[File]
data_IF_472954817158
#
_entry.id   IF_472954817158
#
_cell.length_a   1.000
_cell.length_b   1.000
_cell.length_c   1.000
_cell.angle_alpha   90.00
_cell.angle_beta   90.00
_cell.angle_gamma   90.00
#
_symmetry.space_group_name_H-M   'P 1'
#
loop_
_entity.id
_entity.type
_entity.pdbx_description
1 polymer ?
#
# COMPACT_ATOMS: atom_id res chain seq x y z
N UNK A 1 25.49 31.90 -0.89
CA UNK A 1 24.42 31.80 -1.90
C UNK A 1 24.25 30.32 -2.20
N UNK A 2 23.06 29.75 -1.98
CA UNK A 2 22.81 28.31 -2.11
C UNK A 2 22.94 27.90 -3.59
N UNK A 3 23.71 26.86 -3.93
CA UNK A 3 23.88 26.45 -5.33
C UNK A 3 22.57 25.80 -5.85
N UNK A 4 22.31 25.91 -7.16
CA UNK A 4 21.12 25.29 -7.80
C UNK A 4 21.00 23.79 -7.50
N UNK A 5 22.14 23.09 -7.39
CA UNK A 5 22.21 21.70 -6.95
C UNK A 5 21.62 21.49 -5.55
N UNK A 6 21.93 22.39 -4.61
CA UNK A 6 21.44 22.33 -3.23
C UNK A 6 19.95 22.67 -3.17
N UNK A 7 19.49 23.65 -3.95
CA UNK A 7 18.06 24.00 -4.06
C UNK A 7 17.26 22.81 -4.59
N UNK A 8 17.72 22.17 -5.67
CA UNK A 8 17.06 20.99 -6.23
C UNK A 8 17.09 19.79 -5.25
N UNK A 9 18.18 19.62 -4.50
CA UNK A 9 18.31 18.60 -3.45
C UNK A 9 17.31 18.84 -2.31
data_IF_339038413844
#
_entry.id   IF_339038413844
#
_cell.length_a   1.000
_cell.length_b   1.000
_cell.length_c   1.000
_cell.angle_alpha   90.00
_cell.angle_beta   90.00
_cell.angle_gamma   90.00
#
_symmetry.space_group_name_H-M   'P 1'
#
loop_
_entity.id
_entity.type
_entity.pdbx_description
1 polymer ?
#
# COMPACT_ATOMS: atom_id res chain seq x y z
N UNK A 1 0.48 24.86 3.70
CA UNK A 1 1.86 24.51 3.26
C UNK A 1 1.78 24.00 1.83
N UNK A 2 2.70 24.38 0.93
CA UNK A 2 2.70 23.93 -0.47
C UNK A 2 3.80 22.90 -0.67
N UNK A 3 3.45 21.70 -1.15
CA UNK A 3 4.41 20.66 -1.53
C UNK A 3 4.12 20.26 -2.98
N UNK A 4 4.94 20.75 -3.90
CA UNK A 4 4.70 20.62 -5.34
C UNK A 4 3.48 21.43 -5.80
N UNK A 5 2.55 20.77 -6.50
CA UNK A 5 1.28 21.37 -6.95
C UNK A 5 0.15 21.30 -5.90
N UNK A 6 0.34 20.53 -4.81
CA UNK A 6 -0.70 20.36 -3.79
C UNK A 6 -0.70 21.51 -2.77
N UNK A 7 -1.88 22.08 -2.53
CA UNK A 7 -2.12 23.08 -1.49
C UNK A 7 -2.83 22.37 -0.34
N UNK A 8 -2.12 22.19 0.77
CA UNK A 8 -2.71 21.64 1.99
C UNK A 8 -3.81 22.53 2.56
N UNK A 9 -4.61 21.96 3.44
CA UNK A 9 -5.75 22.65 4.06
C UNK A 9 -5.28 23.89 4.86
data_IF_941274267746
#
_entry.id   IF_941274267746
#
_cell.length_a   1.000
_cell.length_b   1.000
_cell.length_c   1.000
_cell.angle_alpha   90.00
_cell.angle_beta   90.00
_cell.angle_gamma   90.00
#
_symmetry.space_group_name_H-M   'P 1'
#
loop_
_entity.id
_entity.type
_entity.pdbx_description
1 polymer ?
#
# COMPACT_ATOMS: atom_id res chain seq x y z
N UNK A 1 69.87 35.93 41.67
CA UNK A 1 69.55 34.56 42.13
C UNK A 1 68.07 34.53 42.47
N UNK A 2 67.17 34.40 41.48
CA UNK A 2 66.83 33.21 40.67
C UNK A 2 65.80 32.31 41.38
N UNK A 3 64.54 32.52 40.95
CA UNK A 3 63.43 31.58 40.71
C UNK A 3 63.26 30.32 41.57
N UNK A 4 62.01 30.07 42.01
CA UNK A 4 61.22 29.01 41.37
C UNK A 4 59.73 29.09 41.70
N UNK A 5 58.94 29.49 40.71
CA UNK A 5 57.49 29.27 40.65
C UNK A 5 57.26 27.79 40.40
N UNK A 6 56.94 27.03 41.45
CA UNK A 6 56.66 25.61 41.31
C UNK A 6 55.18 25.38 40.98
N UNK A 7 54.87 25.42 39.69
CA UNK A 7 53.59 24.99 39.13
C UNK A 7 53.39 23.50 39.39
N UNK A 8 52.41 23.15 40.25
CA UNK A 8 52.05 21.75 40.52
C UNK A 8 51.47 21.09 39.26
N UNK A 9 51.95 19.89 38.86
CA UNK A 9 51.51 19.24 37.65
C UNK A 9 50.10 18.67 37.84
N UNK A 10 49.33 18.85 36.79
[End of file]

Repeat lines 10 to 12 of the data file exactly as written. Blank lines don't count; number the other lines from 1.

_cell.angle_gamma   90.00
#
_symmetry.space_group_name_H-M   'P 1'